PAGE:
While most states already have laws on the book pertaining to the legality of texting and driving, texting and operating an aircraft is not yet an official crime. However, a pilot who was believed to be texting and flying a helicopter at the same time has been determined by authorities to be the cause of a deadly crash in Missouri. This finding may very well open the door to a wrongful death suit.
Currently, Missouri law bans texting and driving for motorists 21 years of age and under. However, attempts to expand that law have continually been met with resistance in the state legislature, even though there are now some 37 states across the country that have completely banned texting while driving. At the local level, five Missouri cities have prohibited their use, though the statewide law continues to apply only to those 21 and under. This controversy rages notwithstanding the fact that a 2010 truck accident on Interstate 44 in Franklin County became the focal point of a nationwide effort to ban cellphone use while operating a motor vehicle.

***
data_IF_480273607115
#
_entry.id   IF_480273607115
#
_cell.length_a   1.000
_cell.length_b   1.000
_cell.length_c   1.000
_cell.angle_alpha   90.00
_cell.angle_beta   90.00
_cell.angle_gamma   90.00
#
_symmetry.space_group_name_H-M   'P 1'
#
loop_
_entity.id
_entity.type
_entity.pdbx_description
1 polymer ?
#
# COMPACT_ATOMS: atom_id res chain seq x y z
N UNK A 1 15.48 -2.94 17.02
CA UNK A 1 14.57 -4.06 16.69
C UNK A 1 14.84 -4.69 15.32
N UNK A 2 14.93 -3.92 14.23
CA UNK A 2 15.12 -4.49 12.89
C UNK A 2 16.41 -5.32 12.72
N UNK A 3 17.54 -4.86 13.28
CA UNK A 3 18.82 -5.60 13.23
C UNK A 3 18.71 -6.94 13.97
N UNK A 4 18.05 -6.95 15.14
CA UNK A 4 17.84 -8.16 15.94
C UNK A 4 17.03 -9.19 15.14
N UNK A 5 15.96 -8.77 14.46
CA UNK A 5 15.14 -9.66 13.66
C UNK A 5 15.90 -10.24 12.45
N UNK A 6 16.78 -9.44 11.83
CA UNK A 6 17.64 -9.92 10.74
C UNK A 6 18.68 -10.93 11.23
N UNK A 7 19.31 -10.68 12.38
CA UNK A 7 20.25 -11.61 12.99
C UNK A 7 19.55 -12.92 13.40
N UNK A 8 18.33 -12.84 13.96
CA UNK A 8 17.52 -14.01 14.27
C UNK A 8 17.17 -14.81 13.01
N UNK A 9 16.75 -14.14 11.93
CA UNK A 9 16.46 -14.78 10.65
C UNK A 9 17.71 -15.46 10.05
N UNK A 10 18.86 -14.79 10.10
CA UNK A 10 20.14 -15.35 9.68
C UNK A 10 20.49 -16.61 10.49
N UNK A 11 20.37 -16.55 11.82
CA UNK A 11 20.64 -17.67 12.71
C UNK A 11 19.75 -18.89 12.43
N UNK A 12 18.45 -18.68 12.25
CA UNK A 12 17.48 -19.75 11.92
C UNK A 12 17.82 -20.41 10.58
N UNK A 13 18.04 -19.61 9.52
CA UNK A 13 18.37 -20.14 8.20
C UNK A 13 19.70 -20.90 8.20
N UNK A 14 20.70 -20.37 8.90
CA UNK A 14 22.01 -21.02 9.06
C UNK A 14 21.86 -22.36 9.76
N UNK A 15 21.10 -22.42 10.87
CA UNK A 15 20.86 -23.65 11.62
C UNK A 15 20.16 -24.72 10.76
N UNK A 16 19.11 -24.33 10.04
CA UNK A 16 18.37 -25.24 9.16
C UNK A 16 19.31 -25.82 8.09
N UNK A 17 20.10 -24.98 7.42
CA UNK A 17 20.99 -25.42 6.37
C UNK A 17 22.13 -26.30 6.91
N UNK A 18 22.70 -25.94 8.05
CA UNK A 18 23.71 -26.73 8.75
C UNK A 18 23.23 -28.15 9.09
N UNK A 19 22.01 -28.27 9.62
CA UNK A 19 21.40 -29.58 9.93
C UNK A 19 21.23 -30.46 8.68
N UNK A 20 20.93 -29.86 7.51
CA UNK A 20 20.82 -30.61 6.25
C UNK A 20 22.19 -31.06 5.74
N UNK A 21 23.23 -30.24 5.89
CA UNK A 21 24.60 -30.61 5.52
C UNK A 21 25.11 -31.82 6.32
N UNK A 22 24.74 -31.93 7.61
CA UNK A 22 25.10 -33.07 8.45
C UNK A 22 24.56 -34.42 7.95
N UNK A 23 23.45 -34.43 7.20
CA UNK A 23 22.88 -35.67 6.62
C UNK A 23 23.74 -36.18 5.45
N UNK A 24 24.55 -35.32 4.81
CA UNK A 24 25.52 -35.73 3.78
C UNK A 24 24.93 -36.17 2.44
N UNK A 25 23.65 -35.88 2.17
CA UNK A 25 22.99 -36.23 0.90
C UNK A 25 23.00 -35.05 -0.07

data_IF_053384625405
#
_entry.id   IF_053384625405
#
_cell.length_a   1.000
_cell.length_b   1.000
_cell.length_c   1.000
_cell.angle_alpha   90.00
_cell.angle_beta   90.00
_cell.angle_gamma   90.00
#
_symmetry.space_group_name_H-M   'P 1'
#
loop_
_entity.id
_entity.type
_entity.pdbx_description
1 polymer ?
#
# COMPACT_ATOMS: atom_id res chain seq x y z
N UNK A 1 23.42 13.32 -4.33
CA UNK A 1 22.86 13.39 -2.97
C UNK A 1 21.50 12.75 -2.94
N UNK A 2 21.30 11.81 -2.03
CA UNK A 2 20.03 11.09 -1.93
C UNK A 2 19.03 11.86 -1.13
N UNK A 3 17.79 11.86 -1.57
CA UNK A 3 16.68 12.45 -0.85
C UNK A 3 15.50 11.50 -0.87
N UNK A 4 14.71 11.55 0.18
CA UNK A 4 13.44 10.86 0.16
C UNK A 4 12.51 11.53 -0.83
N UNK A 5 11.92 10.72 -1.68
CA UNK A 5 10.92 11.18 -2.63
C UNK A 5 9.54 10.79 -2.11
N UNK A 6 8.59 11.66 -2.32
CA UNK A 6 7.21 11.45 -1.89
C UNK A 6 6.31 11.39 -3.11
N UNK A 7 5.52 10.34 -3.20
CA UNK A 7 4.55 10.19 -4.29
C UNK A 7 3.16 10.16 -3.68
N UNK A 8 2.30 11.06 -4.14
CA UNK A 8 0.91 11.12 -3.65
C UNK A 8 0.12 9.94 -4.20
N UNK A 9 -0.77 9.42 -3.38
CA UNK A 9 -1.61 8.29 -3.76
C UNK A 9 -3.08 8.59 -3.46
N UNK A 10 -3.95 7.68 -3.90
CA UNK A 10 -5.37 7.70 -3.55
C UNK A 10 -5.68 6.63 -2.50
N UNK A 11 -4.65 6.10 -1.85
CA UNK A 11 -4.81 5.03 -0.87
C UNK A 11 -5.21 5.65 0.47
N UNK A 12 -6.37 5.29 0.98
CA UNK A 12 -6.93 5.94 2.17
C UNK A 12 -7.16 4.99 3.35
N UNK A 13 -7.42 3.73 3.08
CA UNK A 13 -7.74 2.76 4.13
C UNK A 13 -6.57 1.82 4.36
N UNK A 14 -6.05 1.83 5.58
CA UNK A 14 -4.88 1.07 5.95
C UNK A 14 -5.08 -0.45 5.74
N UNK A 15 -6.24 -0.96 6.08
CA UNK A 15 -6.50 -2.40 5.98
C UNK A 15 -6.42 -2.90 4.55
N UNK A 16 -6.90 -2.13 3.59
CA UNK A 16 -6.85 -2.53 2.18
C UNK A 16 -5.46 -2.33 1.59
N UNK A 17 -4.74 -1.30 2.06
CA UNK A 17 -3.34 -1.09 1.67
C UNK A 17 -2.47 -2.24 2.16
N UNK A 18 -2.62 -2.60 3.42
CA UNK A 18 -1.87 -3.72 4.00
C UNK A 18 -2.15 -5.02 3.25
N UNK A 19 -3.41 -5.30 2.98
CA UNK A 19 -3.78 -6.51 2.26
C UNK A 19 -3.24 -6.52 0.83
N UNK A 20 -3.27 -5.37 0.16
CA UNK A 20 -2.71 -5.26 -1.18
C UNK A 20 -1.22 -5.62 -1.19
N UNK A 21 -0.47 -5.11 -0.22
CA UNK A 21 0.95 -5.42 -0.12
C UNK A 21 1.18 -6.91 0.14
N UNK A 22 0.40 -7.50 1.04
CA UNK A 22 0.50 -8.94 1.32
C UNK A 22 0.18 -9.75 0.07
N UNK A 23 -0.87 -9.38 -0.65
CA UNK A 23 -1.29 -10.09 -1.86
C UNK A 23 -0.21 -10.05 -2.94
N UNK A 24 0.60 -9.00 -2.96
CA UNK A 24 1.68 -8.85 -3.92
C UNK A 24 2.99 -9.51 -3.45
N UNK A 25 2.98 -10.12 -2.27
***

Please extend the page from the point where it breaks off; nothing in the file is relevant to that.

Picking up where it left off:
Unfortunately, a new study has revealed that the number of 16 and 17-year-olds killed in car accidents in Missouri increased during the first half of 2011, and officials say that inattention or distracted driving is a major reason for the accidents.
Recently, the National Transportation Safety Board called upon states to enact laws that would ban the use of cellphones while driving. As an example of the dangers of using a cellphone while driving, federal transportation officials cited a 2010 Missouri car accident in which a teen driver had been sending text messages right before he failed to slow down for construction and crashed into a taxi on a Missouri highway. Two buses full of high school students crashed in the wreck, which injured 38 people and left two dead.